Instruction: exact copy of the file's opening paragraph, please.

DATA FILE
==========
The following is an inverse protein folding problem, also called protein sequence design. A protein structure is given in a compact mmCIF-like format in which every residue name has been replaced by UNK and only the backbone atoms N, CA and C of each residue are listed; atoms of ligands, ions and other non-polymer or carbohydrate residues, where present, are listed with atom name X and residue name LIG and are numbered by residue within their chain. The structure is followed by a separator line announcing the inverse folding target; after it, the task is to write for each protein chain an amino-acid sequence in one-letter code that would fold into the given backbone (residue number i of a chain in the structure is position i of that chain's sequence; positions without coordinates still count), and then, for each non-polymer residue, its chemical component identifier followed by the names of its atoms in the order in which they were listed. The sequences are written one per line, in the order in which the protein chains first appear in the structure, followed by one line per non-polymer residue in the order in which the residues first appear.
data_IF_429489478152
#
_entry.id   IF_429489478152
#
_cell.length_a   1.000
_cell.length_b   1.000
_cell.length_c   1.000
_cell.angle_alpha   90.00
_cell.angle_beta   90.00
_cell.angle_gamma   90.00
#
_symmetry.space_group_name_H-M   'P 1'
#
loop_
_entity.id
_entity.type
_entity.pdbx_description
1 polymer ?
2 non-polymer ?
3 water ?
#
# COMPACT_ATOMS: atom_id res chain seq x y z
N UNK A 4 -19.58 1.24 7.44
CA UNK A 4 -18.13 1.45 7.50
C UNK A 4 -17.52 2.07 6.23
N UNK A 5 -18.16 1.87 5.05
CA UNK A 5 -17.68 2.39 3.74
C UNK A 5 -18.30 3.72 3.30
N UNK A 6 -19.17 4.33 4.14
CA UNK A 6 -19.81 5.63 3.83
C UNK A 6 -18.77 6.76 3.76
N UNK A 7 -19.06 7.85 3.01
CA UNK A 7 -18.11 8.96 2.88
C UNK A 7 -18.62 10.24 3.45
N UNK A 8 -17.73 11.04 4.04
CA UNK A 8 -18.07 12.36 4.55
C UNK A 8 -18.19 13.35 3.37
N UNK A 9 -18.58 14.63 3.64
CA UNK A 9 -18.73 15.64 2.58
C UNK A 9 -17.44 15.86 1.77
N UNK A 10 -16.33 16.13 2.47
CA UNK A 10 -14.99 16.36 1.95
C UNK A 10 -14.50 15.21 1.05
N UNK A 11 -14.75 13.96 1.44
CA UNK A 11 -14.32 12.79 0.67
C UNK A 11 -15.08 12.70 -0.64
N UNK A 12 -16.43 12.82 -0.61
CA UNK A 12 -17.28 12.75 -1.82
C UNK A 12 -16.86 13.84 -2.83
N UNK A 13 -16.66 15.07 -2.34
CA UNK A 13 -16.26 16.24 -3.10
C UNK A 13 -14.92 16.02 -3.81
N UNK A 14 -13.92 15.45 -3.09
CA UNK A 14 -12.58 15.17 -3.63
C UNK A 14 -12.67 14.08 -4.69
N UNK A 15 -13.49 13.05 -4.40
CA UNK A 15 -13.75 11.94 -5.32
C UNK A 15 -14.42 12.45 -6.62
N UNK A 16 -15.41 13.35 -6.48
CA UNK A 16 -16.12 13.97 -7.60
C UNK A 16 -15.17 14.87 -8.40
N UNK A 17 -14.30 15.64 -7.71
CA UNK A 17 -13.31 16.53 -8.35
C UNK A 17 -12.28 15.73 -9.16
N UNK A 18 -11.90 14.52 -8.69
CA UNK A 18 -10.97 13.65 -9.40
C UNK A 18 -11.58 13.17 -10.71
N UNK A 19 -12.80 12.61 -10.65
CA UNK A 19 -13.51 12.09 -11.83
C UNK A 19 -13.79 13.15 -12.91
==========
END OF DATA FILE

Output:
The following is an inverse protein folding problem, also called protein sequence design. A protein structure is given in a compact mmCIF-like format in which every residue name has been replaced by UNK and only the backbone atoms N, CA and C of each residue are listed; atoms of ligands, ions and other non-polymer or carbohydrate residues, where present, are listed with atom name X and residue name LIG and are numbered by residue within their chain. The structure is followed by a separator line announcing the inverse folding target; after it, the task is to write for each protein chain an amino-acid sequence in one-letter code that would fold into the given backbone (residue number i of a chain in the structure is position i of that chain's sequence; positions without coordinates still count), and then, for each non-polymer residue, its chemical component identifier followed by the names of its atoms in the order in which they were listed. The sequences are written one per line, in the order in which the protein chains first appear in the structure, followed by one line per non-polymer residue in the order in which the residues first appear.